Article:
At Binley Woods we use a Concrete-Pictorial-Abstract (CPA) approach to teaching mathematical concepts. Reinforcement of learning is achieved by going back and forth between these representations, building pupils' conceptual understanding instead of an understanding based on completing mathematical procedures.
- Concrete - the doing: A pupil is introduced to an idea or a skill by acting it out with real objects. This is a 'hands on' component using real objects and it is the foundation for conceptual understanding. 'Concrete' refers to objects such as Dienes apparatus, fraction tiles, counters, or other objects that can be physically manipulated.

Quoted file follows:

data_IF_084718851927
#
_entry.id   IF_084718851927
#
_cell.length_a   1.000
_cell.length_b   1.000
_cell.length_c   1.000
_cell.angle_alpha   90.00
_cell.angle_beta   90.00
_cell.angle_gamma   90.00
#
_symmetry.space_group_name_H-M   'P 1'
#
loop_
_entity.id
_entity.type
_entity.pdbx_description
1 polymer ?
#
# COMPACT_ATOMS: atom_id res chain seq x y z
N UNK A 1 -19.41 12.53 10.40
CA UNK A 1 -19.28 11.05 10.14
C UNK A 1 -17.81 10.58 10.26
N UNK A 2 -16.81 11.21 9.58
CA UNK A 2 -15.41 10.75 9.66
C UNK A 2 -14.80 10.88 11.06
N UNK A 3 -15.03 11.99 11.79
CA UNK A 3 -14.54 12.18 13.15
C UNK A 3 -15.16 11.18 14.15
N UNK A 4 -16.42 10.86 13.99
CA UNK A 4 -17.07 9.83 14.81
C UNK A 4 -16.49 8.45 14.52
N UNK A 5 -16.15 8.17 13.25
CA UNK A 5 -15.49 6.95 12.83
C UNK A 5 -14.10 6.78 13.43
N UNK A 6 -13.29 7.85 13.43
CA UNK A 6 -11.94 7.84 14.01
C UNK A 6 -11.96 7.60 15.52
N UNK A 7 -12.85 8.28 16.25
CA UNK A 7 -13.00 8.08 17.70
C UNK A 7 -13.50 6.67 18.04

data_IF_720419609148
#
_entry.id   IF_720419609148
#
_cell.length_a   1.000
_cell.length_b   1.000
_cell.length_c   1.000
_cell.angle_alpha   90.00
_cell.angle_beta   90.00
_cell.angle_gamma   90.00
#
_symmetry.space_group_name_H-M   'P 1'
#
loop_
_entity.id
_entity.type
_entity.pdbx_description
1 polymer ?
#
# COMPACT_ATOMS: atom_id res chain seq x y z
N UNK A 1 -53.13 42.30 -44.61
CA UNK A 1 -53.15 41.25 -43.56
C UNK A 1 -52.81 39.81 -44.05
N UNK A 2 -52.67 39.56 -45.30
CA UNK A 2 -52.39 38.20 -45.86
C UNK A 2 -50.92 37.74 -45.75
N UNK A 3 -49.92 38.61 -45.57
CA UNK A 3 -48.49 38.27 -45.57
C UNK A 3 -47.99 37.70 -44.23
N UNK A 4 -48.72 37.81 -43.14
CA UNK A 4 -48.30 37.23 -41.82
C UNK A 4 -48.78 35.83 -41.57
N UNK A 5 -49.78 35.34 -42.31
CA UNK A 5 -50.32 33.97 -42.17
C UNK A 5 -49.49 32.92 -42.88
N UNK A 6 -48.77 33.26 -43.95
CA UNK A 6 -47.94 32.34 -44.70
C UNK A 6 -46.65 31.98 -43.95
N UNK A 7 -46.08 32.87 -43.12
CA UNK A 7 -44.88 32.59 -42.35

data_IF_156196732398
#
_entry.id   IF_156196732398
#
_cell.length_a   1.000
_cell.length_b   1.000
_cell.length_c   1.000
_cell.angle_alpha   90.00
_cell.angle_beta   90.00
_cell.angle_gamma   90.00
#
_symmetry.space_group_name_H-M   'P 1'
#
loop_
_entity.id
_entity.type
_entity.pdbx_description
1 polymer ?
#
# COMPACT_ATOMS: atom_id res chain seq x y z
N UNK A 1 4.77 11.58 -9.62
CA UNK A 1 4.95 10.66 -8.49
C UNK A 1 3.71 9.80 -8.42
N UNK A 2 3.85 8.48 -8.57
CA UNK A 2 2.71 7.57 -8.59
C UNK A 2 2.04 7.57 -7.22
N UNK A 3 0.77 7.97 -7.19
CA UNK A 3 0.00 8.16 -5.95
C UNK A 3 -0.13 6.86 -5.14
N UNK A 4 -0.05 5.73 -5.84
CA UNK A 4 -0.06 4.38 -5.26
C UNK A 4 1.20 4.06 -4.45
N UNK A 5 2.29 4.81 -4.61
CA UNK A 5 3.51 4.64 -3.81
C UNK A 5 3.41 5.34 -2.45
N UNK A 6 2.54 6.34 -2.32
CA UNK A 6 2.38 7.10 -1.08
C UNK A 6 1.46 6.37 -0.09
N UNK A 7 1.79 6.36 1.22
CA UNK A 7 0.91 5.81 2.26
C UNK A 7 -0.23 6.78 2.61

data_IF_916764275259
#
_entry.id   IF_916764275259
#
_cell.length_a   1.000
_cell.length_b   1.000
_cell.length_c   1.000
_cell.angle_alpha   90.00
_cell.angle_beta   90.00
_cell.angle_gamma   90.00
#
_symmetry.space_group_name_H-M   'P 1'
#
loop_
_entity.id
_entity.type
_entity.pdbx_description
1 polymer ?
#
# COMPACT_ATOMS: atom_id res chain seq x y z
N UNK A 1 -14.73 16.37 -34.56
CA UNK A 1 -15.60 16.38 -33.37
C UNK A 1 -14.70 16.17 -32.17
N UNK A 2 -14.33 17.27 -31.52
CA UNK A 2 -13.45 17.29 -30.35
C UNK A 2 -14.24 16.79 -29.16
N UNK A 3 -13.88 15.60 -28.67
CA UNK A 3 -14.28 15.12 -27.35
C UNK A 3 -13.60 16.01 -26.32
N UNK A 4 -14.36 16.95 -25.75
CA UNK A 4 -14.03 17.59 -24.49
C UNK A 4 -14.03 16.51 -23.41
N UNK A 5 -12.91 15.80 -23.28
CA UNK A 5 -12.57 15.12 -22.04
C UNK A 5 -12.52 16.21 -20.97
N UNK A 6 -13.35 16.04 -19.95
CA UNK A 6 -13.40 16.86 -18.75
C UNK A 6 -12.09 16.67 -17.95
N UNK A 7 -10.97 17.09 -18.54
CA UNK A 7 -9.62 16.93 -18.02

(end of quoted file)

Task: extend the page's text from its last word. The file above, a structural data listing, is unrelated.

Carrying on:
- Pictorial - the seeing: A pupil may also begin to relate their understanding to pictorial representations, such as a diagram or picture of the problem.
- Abstract - the symbolic: A pupil is now capable of representing problems by using mathematical notation, for example: 12 ÷ 2 = 6. This is the most formal and efficient stage of mathematical understanding. Abstract representations can simply be an efficient way of recording the maths, without being the actual maths